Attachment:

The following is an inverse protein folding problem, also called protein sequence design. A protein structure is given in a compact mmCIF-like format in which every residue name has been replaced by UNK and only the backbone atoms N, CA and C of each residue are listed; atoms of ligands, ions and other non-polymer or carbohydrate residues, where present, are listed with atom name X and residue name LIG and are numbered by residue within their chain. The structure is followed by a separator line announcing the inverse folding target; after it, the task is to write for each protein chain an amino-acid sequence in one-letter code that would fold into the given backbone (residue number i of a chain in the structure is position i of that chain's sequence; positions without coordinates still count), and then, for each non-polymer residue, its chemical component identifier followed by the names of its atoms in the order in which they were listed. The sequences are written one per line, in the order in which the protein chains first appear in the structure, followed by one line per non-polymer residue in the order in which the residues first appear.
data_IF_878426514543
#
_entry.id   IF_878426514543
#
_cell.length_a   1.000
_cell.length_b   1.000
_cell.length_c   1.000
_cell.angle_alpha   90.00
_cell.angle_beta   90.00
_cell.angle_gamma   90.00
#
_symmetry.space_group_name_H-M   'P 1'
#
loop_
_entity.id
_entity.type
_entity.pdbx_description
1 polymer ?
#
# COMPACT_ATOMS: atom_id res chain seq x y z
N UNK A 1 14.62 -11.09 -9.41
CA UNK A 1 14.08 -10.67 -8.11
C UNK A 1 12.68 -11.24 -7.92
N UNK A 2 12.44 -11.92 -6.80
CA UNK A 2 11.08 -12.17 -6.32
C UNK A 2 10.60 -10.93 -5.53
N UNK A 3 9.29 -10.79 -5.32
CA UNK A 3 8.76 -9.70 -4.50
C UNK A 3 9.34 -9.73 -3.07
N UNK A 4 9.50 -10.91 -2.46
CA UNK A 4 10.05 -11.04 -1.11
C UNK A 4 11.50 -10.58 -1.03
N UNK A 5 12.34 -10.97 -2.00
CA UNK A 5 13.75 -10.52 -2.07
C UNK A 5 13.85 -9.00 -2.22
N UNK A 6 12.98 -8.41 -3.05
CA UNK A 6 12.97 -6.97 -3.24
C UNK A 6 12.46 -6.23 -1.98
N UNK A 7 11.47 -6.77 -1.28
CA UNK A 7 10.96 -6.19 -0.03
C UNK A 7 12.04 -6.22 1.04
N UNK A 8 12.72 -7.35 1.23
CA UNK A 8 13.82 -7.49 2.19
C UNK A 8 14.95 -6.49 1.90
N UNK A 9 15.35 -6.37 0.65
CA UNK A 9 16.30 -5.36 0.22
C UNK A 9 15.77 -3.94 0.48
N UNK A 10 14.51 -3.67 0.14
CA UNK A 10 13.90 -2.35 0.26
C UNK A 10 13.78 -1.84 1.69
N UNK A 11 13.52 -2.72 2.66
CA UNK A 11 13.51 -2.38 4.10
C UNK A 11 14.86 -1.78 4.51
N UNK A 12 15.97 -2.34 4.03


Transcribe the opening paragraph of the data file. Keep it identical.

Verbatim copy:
The following is an inverse protein folding problem, also called protein sequence design. A protein structure is given in a compact mmCIF-like format in which every residue name has been replaced by UNK and only the backbone atoms N, CA and C of each residue are listed; atoms of ligands, ions and other non-polymer or carbohydrate residues, where present, are listed with atom name X and residue name LIG and are numbered by residue within their chain. The structure is followed by a separator line announcing the inverse folding target; after it, the task is to write for each protein chain an amino-acid sequence in one-letter code that would fold into the given backbone (residue number i of a chain in the structure is position i of that chain's sequence; positions without coordinates still count), and then, for each non-polymer residue, its chemical component identifier followed by the names of its atoms in the order in which they were listed. The sequences are written one per line, in the order in which the protein chains first appear in the structure, followed by one line per non-polymer residue in the order in which the residues first appear.